The Friday Dose is a collection of cool, interesting and surprising things that are chosen for their potential to distract you away from any painful thought loops that may currently be disrupting your sense of perspective. Enjoy.
In today’s Dose we’ll have the usual collection of chaotic captivating thought-changing material. If you’re caught in a painful thought loop then spend a little time with this narrative active in your consciousness: it’s the story of two best friends and it will lead you to feel good. Then after you feel good and your consciousness is elevated again, don’t forget that you get to choose which direction your thinking goes from there. Things can feel compelling but all thoughts are equal. None weigh more than others. So once this story gets you on track, don’t get derailed by returning to the painful thinking that lead you here initially. Either work to resolve something or stop thinking about it. So take this in and then choose what to think about next:
This. This is just freaking cool:
And we’ll finish off with an absolutely beautiful artistic melding of music, choreography, storytelling and film making. This is a poignant treatise on death and love and reincarnation. It’s loaded with more meaning that most of us could grasp in a single viewing. It’s very well thought-out. It’s amazing how much someone can convey in such a short period of time. I highly recommend it. Enjoy:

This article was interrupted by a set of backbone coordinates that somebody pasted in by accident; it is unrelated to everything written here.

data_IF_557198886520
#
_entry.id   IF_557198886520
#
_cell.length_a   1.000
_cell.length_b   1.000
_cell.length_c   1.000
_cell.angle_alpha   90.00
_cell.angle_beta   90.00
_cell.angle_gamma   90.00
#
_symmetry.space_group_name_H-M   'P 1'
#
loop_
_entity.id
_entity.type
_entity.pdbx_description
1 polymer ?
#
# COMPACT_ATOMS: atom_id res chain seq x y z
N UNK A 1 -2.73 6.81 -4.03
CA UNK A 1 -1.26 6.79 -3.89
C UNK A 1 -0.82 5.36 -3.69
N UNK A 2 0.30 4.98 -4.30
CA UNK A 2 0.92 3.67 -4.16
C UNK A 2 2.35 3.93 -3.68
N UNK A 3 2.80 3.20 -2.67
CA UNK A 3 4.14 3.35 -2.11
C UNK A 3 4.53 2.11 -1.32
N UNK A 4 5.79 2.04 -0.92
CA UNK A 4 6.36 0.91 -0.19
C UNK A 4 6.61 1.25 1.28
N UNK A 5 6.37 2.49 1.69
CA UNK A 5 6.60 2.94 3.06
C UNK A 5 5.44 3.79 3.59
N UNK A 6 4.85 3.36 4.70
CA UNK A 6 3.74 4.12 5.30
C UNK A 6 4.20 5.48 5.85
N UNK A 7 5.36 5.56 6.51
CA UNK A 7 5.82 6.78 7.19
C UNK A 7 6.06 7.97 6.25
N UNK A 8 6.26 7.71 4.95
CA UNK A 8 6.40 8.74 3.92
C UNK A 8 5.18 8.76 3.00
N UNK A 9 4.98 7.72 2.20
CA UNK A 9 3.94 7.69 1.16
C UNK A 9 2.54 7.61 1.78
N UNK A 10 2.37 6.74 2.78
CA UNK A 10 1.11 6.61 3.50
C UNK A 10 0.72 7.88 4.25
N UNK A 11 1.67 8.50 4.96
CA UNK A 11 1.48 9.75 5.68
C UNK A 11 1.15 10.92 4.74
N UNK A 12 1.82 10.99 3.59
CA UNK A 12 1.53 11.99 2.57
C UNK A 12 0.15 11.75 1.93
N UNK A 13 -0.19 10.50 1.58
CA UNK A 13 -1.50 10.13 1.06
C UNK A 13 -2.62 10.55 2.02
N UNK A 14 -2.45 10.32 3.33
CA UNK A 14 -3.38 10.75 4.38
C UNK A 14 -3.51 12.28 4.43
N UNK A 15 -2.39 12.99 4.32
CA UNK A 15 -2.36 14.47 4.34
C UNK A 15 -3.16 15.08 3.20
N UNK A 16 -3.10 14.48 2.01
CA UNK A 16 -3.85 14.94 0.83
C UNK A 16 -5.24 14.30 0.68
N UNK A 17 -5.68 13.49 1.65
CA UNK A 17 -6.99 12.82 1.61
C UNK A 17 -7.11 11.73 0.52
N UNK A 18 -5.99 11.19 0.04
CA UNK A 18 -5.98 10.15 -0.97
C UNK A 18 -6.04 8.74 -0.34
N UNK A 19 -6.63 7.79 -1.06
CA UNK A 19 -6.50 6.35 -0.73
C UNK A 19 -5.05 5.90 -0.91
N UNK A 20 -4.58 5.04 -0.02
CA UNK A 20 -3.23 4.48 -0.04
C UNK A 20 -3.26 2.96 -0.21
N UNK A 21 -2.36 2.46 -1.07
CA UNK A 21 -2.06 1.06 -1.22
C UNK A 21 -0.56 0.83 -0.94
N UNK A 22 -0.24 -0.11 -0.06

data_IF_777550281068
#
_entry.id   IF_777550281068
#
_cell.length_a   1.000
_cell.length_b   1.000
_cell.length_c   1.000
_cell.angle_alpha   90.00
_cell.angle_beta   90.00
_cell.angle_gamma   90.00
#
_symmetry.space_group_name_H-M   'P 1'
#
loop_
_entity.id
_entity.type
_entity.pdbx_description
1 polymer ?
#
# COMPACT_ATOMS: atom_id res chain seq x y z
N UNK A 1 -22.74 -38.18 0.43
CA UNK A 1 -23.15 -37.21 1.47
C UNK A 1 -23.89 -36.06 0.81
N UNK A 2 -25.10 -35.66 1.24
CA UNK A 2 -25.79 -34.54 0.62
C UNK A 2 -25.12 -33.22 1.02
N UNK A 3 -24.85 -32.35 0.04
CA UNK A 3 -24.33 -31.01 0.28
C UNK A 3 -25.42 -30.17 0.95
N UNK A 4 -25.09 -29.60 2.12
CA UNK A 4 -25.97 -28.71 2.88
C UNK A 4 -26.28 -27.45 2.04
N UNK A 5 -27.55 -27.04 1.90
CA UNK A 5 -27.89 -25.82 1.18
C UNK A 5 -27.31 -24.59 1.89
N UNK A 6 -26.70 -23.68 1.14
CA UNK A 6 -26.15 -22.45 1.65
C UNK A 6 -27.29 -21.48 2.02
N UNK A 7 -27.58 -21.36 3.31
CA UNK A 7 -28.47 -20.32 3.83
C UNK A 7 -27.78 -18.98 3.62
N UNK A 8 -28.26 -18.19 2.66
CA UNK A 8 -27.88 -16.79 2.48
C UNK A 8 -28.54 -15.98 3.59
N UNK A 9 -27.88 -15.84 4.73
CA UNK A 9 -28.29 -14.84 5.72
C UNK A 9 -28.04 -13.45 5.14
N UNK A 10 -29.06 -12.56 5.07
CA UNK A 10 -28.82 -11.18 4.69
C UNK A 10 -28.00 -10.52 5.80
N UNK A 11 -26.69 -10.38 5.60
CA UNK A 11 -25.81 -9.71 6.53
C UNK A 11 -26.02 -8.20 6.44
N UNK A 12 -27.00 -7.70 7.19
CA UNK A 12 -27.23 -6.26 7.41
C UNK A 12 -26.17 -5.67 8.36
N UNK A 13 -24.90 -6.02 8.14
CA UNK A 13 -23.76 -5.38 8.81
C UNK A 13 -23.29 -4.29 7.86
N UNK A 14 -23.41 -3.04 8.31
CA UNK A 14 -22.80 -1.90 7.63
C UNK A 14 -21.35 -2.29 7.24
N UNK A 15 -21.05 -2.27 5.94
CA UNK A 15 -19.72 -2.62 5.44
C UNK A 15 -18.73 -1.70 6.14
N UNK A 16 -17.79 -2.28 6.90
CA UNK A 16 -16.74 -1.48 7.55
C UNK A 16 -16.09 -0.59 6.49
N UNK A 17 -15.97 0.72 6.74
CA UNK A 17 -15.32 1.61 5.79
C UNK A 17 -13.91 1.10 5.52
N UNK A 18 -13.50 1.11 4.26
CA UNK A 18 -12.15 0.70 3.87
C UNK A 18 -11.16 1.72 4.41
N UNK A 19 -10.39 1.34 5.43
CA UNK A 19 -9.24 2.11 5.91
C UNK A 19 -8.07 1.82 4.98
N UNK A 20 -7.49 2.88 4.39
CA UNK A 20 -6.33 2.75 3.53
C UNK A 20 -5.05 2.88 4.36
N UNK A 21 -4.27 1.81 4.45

[vimeo 92767692 w=700 h=393]
Have yourself an absolutely wonderful spring day (unless you’re in the Southern Hemisphere, in which case have a wonderful autumn day).
peace and love, s
A serious childhood brain injury lead Scott to spend his entire life meditating on the concepts of thought, consciousness, reality and identity. It made others as strange to him as he was to them. When he realized people were confused by their own over-thinking, Scott began teaching others to understand reality. He is currently CBC Radio Active’s Wellness Columnist, as well as a writer, speaker and mindfulness instructor based in Edmonton, AB where he still finds it strange to write about himself in the third person.